Can i connect a cd player directly to sonos port without having an amplifier ???


Can i connect a cd player directly to sonos port without having an amplifier

I would like to play CDS through Sonos speakers 

I am looking to purchase a Sonos connect and CD player 

Do i need anything else ie amplifier 

I know i can purchase a NAS and stream but i want to play CDS 

I would also like to add a turntable at some point 

Help required please 


34 replies

No amplifier is required. The Port (and the Connect before it) accepts a line-level signal, which is what a CD player puts out. The same is true for any other Sonos device which offers a Line-In, such as Amp and Five.

If you’re considering buying a Port solely to connect a CD player it’s a bit of a waste. A Five would be better value, as you’d also be getting an excellent speaker for your money.

Just to be clear, a Connect is not the same as a Port. And older model (gen 1) Connects are unable to run the current S2 firmware. 

 

On the turntable question, it would go into Sonos the same way as the CD player. You’d need an input selector switch. Also, if the turntable doesn’t have a phono preamp built-in, you’d need a separate preamp.

Thanks for your help much appreciated 

I already have a beam and 2 x play ones in the same room and would like a cd player in the same room 

Would a port then be a better solution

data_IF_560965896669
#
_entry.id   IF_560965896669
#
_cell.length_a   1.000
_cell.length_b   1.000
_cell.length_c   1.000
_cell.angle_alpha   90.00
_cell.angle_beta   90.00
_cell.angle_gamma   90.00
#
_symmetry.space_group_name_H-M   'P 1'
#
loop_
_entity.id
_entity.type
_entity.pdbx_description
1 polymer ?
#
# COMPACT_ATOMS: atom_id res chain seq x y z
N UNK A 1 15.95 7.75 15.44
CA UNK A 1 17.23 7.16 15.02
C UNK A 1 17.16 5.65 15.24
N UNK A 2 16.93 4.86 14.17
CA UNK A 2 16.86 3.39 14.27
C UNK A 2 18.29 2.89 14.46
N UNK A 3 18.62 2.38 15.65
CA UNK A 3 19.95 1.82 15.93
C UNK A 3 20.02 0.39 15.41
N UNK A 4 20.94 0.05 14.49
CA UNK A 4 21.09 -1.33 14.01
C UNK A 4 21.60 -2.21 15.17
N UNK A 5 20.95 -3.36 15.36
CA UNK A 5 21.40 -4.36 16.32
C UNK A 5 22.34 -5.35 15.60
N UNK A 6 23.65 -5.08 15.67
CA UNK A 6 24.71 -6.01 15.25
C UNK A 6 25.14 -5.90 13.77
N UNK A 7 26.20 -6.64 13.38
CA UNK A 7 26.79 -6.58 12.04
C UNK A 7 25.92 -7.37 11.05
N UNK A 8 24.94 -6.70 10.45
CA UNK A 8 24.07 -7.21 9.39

Also if at a later date i wanted to also have a separate non Sonos speaker set would the port be a more viable solution 

Also if at a later date i wanted to also have a separate non Sonos speaker set would the port be a more viable solution 

That would swing the argument in favour of a Port. It could stream audio to the third party kit. 

BTW a Line-In facility is independent of whatever else the player is doing. So for example the CD player could be playing through the Port’s Line-In to the Beam, while the Port is playing something completely different to the third party speakers.

I’ve spent hundreds of hours with Sonos representatives and the GeekSquad trying to connect a CD player--any CD player--to my 6-month-old Sonos Port so I can play CDs through my two Play Five speakers, which I also use with the app to stream music. I thought this would be a common thing and there would be simple solutions out there, but it’s not. I’ve read this thread and was surprised to see the following: “If you’re considering buying a Port solely to connect a CD player it’s a bit of a waste. A Five would be better value, as you’d also be getting an excellent speaker for your money.” Everyone has said I need a Port, including the Sonos representative to whom I spoke today. She also said I need a preamp CD player. I’ve concluded that there are only two kinds of preamp CD players without integrated speakers: $30 portable CD players (which do work for 30 seconds, but stop every 30 seconds); high end CD players such as the Denon DM-41 for $500., which is unnecessarily expensive and too deep for my cabinet (I need one less than 11” deep).

     1) Do I in fact need to use my Port to connect to a CD player? (My two speakers are near the ceiling on opposite sides of the room.)